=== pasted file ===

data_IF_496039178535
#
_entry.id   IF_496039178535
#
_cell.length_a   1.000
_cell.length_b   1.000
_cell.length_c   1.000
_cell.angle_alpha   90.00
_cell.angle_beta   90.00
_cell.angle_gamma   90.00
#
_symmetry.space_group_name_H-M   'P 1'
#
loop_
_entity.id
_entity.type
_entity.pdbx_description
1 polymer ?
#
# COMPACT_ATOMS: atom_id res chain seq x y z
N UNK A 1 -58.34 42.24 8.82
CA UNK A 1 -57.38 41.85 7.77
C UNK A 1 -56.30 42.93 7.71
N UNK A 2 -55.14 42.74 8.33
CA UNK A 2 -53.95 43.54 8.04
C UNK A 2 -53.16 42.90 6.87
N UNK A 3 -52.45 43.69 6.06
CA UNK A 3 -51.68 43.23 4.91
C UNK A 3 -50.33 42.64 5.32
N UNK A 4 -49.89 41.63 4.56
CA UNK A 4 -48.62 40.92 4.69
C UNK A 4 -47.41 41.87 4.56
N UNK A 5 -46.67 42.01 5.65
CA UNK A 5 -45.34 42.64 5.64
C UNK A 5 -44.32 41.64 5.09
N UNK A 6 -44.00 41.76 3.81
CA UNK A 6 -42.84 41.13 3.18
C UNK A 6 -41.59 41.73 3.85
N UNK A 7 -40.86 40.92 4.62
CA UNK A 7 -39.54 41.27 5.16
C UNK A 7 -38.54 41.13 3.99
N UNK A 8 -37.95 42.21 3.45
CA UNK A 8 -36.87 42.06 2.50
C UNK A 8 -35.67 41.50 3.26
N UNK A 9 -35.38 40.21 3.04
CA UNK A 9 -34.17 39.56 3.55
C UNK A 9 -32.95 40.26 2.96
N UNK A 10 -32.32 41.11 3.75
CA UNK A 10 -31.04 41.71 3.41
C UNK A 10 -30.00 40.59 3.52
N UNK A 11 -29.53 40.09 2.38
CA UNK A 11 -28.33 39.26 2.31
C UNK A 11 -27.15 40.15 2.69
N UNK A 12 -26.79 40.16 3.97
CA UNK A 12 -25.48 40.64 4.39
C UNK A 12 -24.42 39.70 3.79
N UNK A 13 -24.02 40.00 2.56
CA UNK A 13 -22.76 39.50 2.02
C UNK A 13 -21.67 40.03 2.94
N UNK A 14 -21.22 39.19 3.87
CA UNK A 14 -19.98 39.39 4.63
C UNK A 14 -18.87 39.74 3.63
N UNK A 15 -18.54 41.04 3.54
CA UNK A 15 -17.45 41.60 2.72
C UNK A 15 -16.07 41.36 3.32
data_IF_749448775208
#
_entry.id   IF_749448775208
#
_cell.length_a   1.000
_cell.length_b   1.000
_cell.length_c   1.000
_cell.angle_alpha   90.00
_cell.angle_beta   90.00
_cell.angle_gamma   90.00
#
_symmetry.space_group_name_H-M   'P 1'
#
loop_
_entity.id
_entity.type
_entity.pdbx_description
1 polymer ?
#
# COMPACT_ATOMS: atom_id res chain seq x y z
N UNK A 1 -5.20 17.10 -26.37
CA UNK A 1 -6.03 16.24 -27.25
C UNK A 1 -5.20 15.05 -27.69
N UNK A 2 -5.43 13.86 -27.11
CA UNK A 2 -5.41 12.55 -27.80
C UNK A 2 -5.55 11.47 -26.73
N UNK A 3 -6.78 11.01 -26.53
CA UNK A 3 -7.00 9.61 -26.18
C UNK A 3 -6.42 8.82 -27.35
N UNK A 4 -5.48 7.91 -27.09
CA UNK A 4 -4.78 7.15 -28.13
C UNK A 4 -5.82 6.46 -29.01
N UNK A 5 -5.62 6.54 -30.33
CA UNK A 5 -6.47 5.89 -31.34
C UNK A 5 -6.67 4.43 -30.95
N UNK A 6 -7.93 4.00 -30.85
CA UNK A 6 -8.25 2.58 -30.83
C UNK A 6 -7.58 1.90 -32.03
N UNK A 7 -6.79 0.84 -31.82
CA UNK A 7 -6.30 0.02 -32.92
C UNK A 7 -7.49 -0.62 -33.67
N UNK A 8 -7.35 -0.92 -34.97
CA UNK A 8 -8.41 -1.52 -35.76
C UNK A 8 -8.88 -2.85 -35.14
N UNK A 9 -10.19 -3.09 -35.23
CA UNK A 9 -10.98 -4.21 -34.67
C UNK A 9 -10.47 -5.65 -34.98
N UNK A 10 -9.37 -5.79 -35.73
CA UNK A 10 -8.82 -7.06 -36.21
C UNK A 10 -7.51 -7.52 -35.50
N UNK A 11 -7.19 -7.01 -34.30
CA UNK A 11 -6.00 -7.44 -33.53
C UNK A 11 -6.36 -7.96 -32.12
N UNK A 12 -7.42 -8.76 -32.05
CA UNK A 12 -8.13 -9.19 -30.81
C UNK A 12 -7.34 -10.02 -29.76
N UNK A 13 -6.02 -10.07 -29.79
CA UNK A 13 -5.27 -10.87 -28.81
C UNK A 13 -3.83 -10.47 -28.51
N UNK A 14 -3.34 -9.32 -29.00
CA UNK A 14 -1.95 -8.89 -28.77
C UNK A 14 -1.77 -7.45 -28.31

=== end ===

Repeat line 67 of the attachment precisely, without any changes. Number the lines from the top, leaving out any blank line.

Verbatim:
#